Californians may have voted no to Prop 19 and the legalization of marijuana, but the people of San Jose voted to tax marijuana anyways—or at least whatever marijuana can be sold legally in the city. The precise amount of the new tax will only be determined after City Council holds a study session on the matter on December 13.
Californians may have voted no to Prop 19 and the legalization of marijuana, but the people of San Jose voted to tax marijuana anyways—or at least whatever marijuana can be sold legally in the city. Prop 19 would not only have allowed for legalization but would have also allowed the state to generate revenue from a marijuana tax. Proponents of the ballot measure claim that this would have added at least $1.5 billion to the state’s coffers. Measure U, which allows for a sales tax on medical marijuana sold in San Jose, could step in to fill the void.
The precise amount of the new tax will only be determined after City Council holds a study session on the matter on December 13. Councilmember Pierluigi Oliverio, an advocate of the tax, envisions it being as high as 10 percent, and argues that this would be bring in tens of millions of dollars in revenue to the cash strapped city. ““This is the only type of tax that would pass in this environment,” he says. “We tax alcohol, we tax cigarettes … this would fall into the same category.”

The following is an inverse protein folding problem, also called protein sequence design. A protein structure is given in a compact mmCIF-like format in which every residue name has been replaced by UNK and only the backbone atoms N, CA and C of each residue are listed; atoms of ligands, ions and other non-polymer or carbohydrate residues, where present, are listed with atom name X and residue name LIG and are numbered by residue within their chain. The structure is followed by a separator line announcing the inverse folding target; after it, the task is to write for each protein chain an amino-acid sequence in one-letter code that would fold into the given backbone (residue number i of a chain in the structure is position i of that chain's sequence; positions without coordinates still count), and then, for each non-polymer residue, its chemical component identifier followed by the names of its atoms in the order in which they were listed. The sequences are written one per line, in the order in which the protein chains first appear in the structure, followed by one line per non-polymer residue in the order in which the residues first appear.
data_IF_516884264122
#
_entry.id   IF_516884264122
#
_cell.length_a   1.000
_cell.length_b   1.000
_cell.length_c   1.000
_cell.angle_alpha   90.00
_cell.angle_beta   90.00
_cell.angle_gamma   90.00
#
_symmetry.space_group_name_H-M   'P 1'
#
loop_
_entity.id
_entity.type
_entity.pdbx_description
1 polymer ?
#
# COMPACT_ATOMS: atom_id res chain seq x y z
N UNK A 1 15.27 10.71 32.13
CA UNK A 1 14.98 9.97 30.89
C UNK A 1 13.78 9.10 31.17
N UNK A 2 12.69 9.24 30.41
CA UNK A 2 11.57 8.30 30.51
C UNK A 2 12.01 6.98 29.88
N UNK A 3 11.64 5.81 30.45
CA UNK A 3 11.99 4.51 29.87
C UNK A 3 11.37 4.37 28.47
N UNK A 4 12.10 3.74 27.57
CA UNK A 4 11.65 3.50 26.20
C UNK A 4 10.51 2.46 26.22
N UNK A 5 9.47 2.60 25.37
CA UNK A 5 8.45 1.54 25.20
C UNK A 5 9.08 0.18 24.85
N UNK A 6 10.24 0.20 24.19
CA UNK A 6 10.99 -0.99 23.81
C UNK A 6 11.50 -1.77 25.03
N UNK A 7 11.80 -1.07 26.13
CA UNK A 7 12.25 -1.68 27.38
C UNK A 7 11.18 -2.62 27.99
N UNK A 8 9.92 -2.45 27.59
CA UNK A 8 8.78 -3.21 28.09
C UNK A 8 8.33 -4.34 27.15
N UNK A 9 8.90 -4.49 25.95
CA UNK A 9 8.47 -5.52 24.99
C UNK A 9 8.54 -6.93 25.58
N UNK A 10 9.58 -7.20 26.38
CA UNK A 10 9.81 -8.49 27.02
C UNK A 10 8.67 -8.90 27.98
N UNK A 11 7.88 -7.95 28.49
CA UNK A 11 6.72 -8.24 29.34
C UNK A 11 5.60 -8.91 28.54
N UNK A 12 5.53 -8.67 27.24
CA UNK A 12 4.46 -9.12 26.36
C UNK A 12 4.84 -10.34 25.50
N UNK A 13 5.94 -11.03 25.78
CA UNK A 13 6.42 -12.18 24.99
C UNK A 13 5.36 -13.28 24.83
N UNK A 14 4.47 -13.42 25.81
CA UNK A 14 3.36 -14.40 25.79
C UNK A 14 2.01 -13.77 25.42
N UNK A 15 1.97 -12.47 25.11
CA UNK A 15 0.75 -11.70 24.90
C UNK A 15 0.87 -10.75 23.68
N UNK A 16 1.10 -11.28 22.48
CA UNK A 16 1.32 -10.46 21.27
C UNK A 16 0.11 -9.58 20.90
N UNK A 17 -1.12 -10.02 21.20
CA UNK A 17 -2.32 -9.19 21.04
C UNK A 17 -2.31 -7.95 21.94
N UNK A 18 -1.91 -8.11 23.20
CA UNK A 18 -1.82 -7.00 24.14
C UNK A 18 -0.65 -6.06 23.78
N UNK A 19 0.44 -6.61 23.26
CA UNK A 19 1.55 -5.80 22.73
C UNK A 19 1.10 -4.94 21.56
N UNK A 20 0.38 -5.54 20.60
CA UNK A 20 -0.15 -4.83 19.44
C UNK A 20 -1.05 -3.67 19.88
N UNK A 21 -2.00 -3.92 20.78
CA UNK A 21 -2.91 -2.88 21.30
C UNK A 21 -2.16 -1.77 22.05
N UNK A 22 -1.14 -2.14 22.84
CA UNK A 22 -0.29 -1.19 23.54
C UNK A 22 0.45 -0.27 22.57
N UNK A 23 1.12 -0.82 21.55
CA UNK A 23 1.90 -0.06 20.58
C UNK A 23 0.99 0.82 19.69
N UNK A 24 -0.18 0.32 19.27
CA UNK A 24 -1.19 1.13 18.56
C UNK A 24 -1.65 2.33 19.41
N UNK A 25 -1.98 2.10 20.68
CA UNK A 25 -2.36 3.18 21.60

Not everyone agrees, however. Americans for Safe Access, for instance, which promotes “safe access and legal access to medical marijuana for therapeutic uses and research,” responds that if the tax is too high, people will turn to the black market, instead of licensed dealers, to obtain their pot. They also note that the only marijuana that would be taxed now is used for medical purposes, and “It is wrong and immoral to tax the sick and suffering.” Ellen Young, another medical marijuana advocate, points out that the tax would be imposed on top of the 9.25 percent sales on marijuana, making the cost unbearable for many users: “They’re treating it as though it’s a criminal enterprise,” she says. This concern is echoed by an editorial in the Merc, which says that “Any tax on medicine, including marijuana, is unconscionable.” Nevertheless, that article appeared in response to an October 14 endorsement of the Measure by the newspaper.
Measure U as it appeared on the ballot said that revenues from a marijuana tax would be used to pay for “essential City services such as police, fire, emergency response, street maintenance, pothole repair,” and other essential city services. With the city facing hundreds of millions in deficits in the next fiscal year, it may have no choice but to take the voters’ lead and impose the tax.
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